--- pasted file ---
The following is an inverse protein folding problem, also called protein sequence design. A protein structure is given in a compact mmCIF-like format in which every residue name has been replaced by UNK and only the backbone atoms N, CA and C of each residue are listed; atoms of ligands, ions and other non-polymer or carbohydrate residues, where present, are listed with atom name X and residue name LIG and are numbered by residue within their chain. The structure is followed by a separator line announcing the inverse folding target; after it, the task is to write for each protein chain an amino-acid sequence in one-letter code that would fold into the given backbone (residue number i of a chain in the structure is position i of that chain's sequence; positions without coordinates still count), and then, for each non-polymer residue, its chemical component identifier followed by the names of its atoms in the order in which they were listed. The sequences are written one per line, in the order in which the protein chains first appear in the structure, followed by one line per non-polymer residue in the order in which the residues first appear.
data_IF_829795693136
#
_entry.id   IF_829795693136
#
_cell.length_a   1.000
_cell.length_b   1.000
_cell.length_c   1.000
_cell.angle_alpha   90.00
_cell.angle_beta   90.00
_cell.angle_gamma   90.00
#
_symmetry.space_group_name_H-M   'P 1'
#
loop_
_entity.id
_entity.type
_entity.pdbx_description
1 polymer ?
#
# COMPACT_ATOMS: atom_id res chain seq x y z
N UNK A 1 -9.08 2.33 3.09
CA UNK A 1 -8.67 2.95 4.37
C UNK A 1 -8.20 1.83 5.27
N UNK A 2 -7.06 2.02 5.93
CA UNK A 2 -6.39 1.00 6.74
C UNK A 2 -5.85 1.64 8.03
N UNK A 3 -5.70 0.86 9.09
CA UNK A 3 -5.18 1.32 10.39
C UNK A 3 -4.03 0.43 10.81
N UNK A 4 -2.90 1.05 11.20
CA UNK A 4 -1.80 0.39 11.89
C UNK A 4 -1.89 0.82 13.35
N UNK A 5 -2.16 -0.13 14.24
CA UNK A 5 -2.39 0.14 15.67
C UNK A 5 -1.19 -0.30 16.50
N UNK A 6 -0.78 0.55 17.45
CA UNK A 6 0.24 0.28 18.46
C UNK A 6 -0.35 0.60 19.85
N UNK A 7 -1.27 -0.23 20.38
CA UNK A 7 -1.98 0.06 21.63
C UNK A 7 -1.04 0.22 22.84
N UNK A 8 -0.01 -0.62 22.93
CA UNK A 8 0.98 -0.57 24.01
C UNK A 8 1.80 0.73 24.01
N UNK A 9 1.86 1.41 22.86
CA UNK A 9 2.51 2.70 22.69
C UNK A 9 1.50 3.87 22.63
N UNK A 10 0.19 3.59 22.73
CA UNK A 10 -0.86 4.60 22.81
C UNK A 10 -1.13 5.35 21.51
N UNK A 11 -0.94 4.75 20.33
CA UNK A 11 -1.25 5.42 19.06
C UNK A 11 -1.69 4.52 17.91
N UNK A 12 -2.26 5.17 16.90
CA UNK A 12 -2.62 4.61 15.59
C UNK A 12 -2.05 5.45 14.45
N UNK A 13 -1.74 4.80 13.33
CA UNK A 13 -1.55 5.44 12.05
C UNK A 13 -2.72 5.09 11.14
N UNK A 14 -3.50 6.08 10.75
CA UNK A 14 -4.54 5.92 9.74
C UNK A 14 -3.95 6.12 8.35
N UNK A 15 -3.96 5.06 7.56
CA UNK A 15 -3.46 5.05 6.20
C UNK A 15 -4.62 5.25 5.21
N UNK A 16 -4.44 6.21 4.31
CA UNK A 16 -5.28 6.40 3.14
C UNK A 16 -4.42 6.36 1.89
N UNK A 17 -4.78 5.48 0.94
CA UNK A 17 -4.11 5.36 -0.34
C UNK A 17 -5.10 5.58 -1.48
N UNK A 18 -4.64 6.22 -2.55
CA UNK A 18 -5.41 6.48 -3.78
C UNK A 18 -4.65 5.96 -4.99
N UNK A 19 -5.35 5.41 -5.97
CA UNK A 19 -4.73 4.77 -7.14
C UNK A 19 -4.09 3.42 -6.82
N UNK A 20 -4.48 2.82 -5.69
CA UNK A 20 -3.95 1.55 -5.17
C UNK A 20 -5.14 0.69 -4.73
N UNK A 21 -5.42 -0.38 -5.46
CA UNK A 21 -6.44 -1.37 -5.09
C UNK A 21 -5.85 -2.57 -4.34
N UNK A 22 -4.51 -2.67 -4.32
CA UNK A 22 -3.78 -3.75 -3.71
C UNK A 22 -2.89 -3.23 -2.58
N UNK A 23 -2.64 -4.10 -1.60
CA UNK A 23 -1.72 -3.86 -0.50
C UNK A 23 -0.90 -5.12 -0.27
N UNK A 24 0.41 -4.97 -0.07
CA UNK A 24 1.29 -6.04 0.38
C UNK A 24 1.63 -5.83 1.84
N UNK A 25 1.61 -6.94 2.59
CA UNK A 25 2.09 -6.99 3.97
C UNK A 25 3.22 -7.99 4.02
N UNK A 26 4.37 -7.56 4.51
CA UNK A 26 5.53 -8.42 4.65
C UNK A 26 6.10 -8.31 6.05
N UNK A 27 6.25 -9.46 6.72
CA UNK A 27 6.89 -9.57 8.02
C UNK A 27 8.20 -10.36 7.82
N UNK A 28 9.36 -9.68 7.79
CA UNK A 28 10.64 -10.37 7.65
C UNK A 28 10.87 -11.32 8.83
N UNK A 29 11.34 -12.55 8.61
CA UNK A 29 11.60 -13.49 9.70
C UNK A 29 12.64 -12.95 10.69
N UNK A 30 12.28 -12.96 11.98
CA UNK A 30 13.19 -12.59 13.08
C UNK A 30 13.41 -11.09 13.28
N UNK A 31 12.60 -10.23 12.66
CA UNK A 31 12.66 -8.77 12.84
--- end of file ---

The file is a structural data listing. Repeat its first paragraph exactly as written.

The following is an inverse protein folding problem, also called protein sequence design. A protein structure is given in a compact mmCIF-like format in which every residue name has been replaced by UNK and only the backbone atoms N, CA and C of each residue are listed; atoms of ligands, ions and other non-polymer or carbohydrate residues, where present, are listed with atom name X and residue name LIG and are numbered by residue within their chain. The structure is followed by a separator line announcing the inverse folding target; after it, the task is to write for each protein chain an amino-acid sequence in one-letter code that would fold into the given backbone (residue number i of a chain in the structure is position i of that chain's sequence; positions without coordinates still count), and then, for each non-polymer residue, its chemical component identifier followed by the names of its atoms in the order in which they were listed. The sequences are written one per line, in the order in which the protein chains first appear in the structure, followed by one line per non-polymer residue in the order in which the residues first appear.